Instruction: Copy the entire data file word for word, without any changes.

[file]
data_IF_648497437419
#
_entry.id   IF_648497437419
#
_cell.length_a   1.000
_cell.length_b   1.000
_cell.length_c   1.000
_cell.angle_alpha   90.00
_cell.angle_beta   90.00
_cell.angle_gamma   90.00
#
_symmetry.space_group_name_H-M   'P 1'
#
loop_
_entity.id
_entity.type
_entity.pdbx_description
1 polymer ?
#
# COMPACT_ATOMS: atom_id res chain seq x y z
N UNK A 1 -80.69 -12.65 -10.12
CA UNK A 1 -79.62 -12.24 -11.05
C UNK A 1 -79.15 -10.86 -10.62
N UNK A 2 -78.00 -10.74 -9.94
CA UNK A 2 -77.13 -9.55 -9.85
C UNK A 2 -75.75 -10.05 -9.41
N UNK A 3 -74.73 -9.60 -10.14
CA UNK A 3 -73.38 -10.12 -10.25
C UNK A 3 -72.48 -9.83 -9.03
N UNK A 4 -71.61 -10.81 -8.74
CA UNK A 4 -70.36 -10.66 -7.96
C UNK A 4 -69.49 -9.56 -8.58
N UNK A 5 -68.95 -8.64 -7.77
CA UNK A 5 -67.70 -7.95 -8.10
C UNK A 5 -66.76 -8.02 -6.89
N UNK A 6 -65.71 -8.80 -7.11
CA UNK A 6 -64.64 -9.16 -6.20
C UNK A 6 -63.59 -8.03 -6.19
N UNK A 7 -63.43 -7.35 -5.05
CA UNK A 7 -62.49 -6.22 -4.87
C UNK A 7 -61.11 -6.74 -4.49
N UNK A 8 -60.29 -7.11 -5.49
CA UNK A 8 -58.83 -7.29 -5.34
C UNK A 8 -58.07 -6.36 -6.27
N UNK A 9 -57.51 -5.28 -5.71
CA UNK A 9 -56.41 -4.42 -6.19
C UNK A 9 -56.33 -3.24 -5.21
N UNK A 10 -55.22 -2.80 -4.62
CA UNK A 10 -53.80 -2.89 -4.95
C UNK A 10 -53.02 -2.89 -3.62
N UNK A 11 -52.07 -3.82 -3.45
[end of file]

data_IF_648497437419
#
_entry.id   IF_648497437419
#
_cell.length_a   1.000
_cell.length_b   1.000
_cell.length_c   1.000
_cell.angle_alpha   90.00
_cell.angle_beta   90.00
_cell.angle_gamma   90.00
#
_symmetry.space_group_name_H-M   'P 1'
#
loop_
_entity.id
_entity.type
_entity.pdbx_description
1 polymer ?
#
# COMPACT_ATOMS: atom_id res chain seq x y z
N UNK A 1 -80.69 -12.65 -10.12
CA UNK A 1 -79.62 -12.24 -11.05
C UNK A 1 -79.15 -10.86 -10.62
N UNK A 2 -78.00 -10.74 -9.94
CA UNK A 2 -77.13 -9.55 -9.85
C UNK A 2 -75.75 -10.05 -9.41
N UNK A 3 -74.73 -9.60 -10.14
CA UNK A 3 -73.38 -10.12 -10.25
C UNK A 3 -72.48 -9.83 -9.03
N UNK A 4 -71.61 -10.81 -8.74
CA UNK A 4 -70.36 -10.66 -7.96
C UNK A 4 -69.49 -9.56 -8.58
N UNK A 5 -68.95 -8.64 -7.77
CA UNK A 5 -67.70 -7.95 -8.10
C UNK A 5 -66.76 -8.02 -6.89
N UNK A 6 -65.71 -8.80 -7.11
CA UNK A 6 -64.64 -9.16 -6.20
C UNK A 6 -63.59 -8.03 -6.19
N UNK A 7 -63.43 -7.35 -5.05
CA UNK A 7 -62.49 -6.22 -4.87
C UNK A 7 -61.11 -6.74 -4.49
N UNK A 8 -60.29 -7.11 -5.49
CA UNK A 8 -58.83 -7.29 -5.34
C UNK A 8 -58.07 -6.36 -6.27
N UNK A 9 -57.51 -5.28 -5.71
CA UNK A 9 -56.41 -4.42 -6.19
C UNK A 9 -56.33 -3.24 -5.21
N UNK A 10 -55.22 -2.80 -4.62
CA UNK A 10 -53.80 -2.89 -4.95
C UNK A 10 -53.02 -2.89 -3.62
N UNK A 11 -52.07 -3.82 -3.45